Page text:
As was previously explained in relation to FIGS. 3 through 9, the radar system herein disclosed includes a tracker which is capable of tracking signals of multiple stagger levels or beams. That is, the signal has a multiple of pulse repetition intervals which occur in a predictable successive order thereby providing a pulse pattern which repeats over a predetermined cycle time. If, during the above described operation of the radar system, one or more beams of the signal which is being tracked are lost, the tracker prediction windows for the pulses of these beams will contain only a few random pulses so that the tracker will determine that the threat signal is no longer being tracked. Also, if another signal having substantially the same pulse repetition intervals and cycle time which result is substantially the same pulse pattern appears as a substitute for the signal that was previously tracked, the tracker will determine that the previous threat signal is no longer being tracked, if the substituted signal is of a substantially different radio frequency, and the tracker will lose track of the substituted signal. In addition, however, the tracker which comprises the preferred embodiment of the present invention performs a tracker verification operation in which the radar system is capable of detecting the substitution of a second signal for the threat signal which was previously tracked where the second signal has similar parameters to the previous threat signal except that the substituted signal includes at least one additional beam.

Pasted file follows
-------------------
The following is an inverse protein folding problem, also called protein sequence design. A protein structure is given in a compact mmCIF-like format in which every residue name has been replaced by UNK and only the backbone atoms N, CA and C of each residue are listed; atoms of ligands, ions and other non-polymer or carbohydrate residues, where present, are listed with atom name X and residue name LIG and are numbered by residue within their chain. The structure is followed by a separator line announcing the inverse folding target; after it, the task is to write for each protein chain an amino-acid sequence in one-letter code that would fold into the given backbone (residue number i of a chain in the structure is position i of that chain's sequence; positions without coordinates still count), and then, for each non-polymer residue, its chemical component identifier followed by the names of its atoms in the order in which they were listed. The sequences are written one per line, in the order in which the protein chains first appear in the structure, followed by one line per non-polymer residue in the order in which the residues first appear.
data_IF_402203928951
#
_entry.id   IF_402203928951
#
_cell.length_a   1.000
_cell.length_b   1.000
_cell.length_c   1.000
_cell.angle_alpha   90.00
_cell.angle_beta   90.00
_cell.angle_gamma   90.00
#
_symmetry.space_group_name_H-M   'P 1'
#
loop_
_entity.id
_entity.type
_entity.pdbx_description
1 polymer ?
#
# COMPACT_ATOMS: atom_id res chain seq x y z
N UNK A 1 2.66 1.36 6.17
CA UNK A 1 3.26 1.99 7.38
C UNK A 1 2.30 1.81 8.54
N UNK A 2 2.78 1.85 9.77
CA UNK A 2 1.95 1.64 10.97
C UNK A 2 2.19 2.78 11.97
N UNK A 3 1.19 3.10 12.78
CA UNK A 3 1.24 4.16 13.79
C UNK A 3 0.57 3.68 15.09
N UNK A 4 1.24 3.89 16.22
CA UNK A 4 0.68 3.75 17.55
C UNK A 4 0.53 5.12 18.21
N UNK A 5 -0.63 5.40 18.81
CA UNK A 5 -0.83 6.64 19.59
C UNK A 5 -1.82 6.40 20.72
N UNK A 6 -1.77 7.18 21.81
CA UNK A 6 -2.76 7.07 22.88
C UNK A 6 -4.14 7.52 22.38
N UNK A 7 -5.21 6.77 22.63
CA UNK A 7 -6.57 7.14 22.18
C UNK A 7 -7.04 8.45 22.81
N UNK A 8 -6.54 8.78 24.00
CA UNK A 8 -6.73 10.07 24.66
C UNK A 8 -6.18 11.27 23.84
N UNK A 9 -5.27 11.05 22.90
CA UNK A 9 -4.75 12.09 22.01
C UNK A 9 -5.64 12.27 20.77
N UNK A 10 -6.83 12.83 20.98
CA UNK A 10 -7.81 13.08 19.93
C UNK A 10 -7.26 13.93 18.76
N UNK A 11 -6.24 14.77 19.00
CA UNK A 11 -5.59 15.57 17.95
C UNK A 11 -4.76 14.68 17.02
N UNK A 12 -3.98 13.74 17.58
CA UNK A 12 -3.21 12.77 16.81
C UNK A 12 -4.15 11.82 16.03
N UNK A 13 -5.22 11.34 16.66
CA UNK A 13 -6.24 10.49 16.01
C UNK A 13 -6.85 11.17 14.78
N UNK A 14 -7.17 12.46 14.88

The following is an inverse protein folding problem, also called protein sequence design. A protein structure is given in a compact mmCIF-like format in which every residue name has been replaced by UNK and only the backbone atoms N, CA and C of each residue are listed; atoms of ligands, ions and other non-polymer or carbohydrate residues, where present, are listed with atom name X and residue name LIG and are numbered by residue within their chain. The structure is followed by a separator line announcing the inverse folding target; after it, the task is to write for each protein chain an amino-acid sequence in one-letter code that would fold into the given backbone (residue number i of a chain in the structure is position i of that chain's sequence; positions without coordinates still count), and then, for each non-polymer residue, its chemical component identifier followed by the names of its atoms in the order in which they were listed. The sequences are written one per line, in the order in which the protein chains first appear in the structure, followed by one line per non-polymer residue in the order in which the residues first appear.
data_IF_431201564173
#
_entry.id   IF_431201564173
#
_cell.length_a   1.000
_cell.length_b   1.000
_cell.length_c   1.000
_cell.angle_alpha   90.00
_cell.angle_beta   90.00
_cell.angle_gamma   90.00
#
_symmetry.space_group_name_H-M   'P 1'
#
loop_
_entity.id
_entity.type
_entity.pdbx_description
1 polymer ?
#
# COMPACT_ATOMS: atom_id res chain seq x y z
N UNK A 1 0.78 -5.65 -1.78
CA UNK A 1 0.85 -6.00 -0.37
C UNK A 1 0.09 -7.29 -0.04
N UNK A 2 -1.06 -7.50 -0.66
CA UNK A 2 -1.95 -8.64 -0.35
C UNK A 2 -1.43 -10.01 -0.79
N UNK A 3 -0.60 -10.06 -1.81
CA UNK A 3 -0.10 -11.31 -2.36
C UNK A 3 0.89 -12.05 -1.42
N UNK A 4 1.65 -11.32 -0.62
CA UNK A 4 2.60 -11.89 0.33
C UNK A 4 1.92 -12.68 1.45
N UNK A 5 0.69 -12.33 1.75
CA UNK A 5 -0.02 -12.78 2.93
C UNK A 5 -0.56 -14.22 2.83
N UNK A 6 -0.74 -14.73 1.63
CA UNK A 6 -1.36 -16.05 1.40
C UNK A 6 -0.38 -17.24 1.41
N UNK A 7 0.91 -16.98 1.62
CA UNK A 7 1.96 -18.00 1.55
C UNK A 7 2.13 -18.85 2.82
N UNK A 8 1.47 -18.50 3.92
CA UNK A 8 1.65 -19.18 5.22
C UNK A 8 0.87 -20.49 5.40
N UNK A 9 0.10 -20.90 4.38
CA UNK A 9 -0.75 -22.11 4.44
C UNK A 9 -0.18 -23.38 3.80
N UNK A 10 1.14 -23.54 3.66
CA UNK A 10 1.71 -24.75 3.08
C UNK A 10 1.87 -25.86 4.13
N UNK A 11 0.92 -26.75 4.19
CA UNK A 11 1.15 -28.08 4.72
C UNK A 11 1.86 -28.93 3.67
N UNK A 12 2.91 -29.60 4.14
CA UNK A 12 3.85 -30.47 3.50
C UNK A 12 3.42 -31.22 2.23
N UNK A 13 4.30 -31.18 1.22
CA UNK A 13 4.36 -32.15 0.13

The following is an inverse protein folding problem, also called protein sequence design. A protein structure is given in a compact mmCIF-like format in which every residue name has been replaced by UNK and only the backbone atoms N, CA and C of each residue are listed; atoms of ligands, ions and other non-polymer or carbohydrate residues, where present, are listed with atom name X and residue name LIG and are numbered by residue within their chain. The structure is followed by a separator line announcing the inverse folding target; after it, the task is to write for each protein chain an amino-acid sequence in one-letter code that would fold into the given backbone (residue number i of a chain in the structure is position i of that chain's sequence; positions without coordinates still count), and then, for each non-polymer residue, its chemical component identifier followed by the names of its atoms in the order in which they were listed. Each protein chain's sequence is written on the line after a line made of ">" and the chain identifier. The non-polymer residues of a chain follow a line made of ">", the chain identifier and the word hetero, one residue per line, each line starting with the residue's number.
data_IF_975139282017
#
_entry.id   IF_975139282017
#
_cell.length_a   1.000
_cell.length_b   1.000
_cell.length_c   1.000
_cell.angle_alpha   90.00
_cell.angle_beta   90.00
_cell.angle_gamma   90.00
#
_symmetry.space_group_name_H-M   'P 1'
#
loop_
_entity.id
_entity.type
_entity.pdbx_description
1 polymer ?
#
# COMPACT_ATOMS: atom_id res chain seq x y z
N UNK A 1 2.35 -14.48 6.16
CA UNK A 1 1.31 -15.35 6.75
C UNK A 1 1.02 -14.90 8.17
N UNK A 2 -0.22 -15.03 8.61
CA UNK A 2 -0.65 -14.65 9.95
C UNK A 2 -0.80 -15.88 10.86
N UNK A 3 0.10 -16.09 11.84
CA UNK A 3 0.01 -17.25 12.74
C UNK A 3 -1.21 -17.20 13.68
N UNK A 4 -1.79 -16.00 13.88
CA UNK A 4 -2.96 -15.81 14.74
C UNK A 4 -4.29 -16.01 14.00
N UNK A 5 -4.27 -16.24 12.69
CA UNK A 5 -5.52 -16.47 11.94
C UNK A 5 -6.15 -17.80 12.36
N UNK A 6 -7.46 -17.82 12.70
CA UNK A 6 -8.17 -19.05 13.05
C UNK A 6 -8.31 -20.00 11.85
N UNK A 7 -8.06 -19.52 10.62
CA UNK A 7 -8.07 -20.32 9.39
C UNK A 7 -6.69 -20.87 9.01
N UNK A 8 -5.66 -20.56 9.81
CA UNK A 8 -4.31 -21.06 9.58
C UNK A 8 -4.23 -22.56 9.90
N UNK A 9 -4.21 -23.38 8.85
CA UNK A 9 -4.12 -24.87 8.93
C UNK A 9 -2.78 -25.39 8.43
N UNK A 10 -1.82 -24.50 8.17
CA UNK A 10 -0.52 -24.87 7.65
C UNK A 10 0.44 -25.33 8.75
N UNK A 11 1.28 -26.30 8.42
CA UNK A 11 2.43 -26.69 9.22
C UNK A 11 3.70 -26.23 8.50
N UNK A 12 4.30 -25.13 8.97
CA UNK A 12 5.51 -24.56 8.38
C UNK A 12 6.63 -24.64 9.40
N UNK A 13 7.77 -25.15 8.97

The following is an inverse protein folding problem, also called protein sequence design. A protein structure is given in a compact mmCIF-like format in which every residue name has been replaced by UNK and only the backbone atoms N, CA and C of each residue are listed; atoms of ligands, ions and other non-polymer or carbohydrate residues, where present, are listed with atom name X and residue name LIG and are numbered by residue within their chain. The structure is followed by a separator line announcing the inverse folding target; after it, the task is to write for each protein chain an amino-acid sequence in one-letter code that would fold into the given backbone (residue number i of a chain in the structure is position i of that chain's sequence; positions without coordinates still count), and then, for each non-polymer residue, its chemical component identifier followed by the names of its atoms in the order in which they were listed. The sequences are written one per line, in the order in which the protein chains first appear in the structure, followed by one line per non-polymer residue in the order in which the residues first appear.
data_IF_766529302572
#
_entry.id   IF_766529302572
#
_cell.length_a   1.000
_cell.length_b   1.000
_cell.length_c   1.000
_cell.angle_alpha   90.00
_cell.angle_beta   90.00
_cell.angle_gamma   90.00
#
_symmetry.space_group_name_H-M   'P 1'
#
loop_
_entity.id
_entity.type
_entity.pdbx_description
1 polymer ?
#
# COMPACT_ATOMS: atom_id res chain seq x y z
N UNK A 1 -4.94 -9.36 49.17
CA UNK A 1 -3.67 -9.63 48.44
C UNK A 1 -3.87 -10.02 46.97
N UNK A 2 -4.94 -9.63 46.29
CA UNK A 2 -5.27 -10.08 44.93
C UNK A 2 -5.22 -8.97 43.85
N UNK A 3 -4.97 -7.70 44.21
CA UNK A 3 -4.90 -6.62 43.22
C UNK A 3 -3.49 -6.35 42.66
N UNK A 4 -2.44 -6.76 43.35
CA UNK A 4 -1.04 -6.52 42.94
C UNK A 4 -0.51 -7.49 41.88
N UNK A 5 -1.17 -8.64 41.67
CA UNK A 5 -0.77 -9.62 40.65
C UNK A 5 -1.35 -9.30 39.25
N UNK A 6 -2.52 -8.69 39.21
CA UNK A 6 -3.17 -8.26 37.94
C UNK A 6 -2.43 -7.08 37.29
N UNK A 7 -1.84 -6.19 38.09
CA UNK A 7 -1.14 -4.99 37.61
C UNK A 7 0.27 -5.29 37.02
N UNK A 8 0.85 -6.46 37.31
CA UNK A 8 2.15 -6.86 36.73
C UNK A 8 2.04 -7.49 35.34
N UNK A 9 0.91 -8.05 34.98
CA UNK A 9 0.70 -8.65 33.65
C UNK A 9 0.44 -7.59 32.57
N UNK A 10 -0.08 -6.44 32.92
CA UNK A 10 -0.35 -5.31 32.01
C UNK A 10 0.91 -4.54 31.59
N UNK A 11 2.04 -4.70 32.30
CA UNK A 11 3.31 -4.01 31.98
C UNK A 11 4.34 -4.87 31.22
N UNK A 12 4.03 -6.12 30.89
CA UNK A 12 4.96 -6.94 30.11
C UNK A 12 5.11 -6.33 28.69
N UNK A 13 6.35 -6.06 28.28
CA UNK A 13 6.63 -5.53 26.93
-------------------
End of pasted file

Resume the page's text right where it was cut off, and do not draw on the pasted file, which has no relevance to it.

One example of the operation of the radar system in performing the tracker verification operation in accordance with the preferred embodiment of the present invention is illustrated in FIG. 18. FIG. 18 includes three waveforms which illustrate the frequency of detected threat signals versus time. More particularly, waveform 18A is a three beam threat signal and waveform 18B is a four beam threat signal in which three of the beams are identical to the three beams of waveform 18A. The fourth beam of the waveform 18B is separately set out in waveform 18C where it is seen that the pulses of waveform 18C are separated by a time period which is substantially identical to the cycle time of the waveform 18A. Assuming that, previous to the tracker verification operation, the above described tracker has been tracking the waveform 18A, and assuming further, that waveform 18B has moved through the waveform 18A at a low beat frequency such that it has been substituted for waveform 18A. As was noted earlier in this description of the preferred embodiment, the radar system will track the waveform 18B as though it were the waveform 18A. Upon the implementation of the tracker verification operation by the central processing unit 12, the receiver 15 detects all the pulses incident upon the antenna 14 for a predetermined dwell period. The pulses of the beams in the original threat signal are blanked out by the verify command network 105 and are not stored in the buffer memory 52. The remaining pulses are then sorted to determine whether any more beams which are phase coherent with the beams of the original threat signal are present. If no phase coherent beams are found, then the threat signal which is being tracked is considered to be the original threat signal. However, if phase coherent beams are found to be present among the remaining pulses received during the dwell period, the determination is made that another threat signal has been substituted for the original threat signal. Accordingly, the tracker is turned off and restarted to reacquire and track the original threat signal or some other threat signal as dictated by the central processing unit 12. For the specific example of the waveforms shown in FIG. 18, the first, second and fourth beams will be blanked from the buffer memory 52 by the verify command network 104 thereby leaving the third beam to be sorted from the detected pulses by the central processing unit 12. When the third beam is detected, and recognized as having pulses that are separated by a time substantially equal to the cycle time of the waveform 18A, it is determined by the central processing unit 12, as more particularly described in FIG. 19 that the tracker is now tracking the substituted threat signal of waveform 18-B and is no longer tracking the original threat signal of waveform 18A. Upon making this determination, the central processing unit 12 will cause the tracker to be restarted to track the substituted signal, to track the threat signal which was originally being tracked, or to track some other signal in accordance with the PRI and RF values provided to the tracker by the central processing unit 12.